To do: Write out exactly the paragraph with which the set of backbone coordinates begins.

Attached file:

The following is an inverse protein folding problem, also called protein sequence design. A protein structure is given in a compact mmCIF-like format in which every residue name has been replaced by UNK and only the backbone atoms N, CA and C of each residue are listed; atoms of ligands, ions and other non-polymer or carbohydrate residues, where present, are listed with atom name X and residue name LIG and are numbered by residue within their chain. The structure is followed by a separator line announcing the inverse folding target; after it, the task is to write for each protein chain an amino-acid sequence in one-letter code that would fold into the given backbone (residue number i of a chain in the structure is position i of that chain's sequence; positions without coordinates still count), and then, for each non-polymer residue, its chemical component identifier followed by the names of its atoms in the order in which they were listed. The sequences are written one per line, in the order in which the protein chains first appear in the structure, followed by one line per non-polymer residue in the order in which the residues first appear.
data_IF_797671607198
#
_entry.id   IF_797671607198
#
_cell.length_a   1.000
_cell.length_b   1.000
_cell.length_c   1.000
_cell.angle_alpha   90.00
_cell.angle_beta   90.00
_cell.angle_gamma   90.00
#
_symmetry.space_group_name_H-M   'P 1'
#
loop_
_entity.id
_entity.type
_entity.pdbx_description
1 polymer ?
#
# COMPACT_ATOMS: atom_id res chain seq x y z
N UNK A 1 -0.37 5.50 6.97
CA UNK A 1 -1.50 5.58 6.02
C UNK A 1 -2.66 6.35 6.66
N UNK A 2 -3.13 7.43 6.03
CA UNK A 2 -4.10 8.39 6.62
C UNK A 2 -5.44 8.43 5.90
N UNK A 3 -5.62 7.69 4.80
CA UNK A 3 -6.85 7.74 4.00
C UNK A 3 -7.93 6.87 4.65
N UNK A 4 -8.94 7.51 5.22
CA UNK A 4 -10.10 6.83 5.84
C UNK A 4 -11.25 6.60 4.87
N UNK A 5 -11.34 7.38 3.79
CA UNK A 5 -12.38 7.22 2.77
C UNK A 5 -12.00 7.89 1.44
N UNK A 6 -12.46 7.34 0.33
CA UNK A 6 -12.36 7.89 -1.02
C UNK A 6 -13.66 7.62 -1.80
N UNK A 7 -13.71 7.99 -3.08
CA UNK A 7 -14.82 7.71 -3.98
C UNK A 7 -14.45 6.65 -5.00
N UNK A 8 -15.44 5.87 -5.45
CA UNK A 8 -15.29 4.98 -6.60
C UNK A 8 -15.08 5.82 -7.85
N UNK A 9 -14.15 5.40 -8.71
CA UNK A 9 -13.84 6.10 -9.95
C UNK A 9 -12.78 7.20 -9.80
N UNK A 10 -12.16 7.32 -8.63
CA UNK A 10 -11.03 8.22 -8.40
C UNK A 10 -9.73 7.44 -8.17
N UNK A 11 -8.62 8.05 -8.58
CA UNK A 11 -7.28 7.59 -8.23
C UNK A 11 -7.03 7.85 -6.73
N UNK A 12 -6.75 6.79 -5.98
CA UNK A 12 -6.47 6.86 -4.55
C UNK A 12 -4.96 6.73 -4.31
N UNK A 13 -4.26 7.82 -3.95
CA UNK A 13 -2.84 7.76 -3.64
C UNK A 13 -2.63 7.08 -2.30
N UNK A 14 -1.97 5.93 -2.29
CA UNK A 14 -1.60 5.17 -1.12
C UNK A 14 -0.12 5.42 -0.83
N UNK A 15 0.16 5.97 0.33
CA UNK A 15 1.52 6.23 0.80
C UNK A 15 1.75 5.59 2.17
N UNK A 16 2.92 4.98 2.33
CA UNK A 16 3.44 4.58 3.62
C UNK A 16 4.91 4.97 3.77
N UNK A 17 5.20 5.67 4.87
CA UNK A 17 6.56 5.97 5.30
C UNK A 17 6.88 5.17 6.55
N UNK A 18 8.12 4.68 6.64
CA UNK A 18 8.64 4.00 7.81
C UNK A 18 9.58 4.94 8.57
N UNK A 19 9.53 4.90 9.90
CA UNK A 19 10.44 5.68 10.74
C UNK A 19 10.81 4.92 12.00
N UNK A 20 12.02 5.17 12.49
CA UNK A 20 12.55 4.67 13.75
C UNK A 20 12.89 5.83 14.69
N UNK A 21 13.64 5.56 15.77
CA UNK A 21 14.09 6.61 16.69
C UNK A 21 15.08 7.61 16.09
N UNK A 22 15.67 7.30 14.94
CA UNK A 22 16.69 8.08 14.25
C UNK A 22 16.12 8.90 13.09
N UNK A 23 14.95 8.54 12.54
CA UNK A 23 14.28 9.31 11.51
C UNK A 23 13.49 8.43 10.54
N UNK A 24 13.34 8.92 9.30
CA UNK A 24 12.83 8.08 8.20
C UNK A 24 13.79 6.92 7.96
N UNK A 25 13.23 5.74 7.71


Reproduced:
The following is an inverse protein folding problem, also called protein sequence design. A protein structure is given in a compact mmCIF-like format in which every residue name has been replaced by UNK and only the backbone atoms N, CA and C of each residue are listed; atoms of ligands, ions and other non-polymer or carbohydrate residues, where present, are listed with atom name X and residue name LIG and are numbered by residue within their chain. The structure is followed by a separator line announcing the inverse folding target; after it, the task is to write for each protein chain an amino-acid sequence in one-letter code that would fold into the given backbone (residue number i of a chain in the structure is position i of that chain's sequence; positions without coordinates still count), and then, for each non-polymer residue, its chemical component identifier followed by the names of its atoms in the order in which they were listed. The sequences are written one per line, in the order in which the protein chains first appear in the structure, followed by one line per non-polymer residue in the order in which the residues first appear.